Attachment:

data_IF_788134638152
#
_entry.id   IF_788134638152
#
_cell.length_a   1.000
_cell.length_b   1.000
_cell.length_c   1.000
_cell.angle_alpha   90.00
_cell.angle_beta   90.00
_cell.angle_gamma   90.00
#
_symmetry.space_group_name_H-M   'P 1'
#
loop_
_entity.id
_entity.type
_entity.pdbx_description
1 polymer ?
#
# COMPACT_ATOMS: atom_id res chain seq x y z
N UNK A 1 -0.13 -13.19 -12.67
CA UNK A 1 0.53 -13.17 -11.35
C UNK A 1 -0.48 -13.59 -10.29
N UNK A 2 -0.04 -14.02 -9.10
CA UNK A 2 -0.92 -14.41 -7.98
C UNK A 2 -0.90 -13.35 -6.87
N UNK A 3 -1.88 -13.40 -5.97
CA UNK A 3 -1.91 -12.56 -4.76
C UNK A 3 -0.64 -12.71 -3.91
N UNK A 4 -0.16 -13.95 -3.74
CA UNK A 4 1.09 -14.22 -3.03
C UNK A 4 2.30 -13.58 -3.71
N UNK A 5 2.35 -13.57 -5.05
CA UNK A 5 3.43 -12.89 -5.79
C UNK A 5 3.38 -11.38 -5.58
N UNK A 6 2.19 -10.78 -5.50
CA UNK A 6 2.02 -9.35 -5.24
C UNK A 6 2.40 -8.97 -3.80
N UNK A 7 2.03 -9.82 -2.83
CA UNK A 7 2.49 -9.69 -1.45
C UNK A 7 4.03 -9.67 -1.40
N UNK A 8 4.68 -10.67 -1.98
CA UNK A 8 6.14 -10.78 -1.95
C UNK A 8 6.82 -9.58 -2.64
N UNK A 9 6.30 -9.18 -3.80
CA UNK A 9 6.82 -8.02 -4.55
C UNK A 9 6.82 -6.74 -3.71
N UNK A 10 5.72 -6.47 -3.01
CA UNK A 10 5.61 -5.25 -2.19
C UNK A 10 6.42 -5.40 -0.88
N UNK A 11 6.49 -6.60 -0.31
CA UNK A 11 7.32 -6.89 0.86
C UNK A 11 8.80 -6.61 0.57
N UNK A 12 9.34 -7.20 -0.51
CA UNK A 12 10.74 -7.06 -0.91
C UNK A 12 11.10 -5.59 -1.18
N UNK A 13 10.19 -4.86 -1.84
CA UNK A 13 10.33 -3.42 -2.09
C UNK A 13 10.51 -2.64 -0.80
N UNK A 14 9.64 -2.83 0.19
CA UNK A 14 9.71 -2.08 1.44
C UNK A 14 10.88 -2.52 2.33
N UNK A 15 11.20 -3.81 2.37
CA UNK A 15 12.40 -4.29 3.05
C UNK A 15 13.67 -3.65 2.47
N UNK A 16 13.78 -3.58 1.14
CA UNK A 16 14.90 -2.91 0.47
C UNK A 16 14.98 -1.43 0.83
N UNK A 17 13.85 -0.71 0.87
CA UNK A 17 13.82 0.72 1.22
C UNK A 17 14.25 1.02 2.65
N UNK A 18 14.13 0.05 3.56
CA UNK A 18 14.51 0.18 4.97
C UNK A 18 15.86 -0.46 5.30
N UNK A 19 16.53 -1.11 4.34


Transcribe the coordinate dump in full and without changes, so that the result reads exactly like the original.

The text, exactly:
data_IF_788134638152
#
_entry.id   IF_788134638152
#
_cell.length_a   1.000
_cell.length_b   1.000
_cell.length_c   1.000
_cell.angle_alpha   90.00
_cell.angle_beta   90.00
_cell.angle_gamma   90.00
#
_symmetry.space_group_name_H-M   'P 1'
#
loop_
_entity.id
_entity.type
_entity.pdbx_description
1 polymer ?
#
# COMPACT_ATOMS: atom_id res chain seq x y z
N UNK A 1 -0.13 -13.19 -12.67
CA UNK A 1 0.53 -13.17 -11.35
C UNK A 1 -0.48 -13.59 -10.29
N UNK A 2 -0.04 -14.02 -9.10
CA UNK A 2 -0.92 -14.41 -7.98
C UNK A 2 -0.90 -13.35 -6.87
N UNK A 3 -1.88 -13.40 -5.97
CA UNK A 3 -1.91 -12.56 -4.76
C UNK A 3 -0.64 -12.71 -3.91
N UNK A 4 -0.16 -13.95 -3.74
CA UNK A 4 1.09 -14.22 -3.03
C UNK A 4 2.30 -13.58 -3.71
N UNK A 5 2.35 -13.57 -5.05
CA UNK A 5 3.43 -12.89 -5.79
C UNK A 5 3.38 -11.38 -5.58
N UNK A 6 2.19 -10.78 -5.50
CA UNK A 6 2.02 -9.35 -5.24
C UNK A 6 2.40 -8.97 -3.80
N UNK A 7 2.03 -9.82 -2.83
CA UNK A 7 2.49 -9.69 -1.45
C UNK A 7 4.03 -9.67 -1.40
N UNK A 8 4.68 -10.67 -1.98
CA UNK A 8 6.14 -10.78 -1.95
C UNK A 8 6.82 -9.58 -2.64
N UNK A 9 6.30 -9.18 -3.80
CA UNK A 9 6.82 -8.02 -4.55
C UNK A 9 6.82 -6.74 -3.71
N UNK A 10 5.72 -6.47 -3.01
CA UNK A 10 5.61 -5.25 -2.19
C UNK A 10 6.42 -5.40 -0.88
N UNK A 11 6.49 -6.60 -0.31
CA UNK A 11 7.32 -6.89 0.86
C UNK A 11 8.80 -6.61 0.57
N UNK A 12 9.34 -7.20 -0.51
CA UNK A 12 10.74 -7.06 -0.91
C UNK A 12 11.10 -5.59 -1.18
N UNK A 13 10.19 -4.86 -1.84
CA UNK A 13 10.33 -3.42 -2.09
C UNK A 13 10.51 -2.64 -0.80
N UNK A 14 9.64 -2.83 0.19
CA UNK A 14 9.71 -2.08 1.44
C UNK A 14 10.88 -2.52 2.33
N UNK A 15 11.20 -3.81 2.37
CA UNK A 15 12.40 -4.29 3.05
C UNK A 15 13.67 -3.65 2.47
N UNK A 16 13.78 -3.58 1.14
CA UNK A 16 14.90 -2.91 0.47
C UNK A 16 14.98 -1.43 0.83
N UNK A 17 13.85 -0.71 0.87
CA UNK A 17 13.82 0.72 1.22
C UNK A 17 14.25 1.02 2.65
N UNK A 18 14.13 0.05 3.56
CA UNK A 18 14.51 0.18 4.97
C UNK A 18 15.86 -0.46 5.30
N UNK A 19 16.53 -1.11 4.34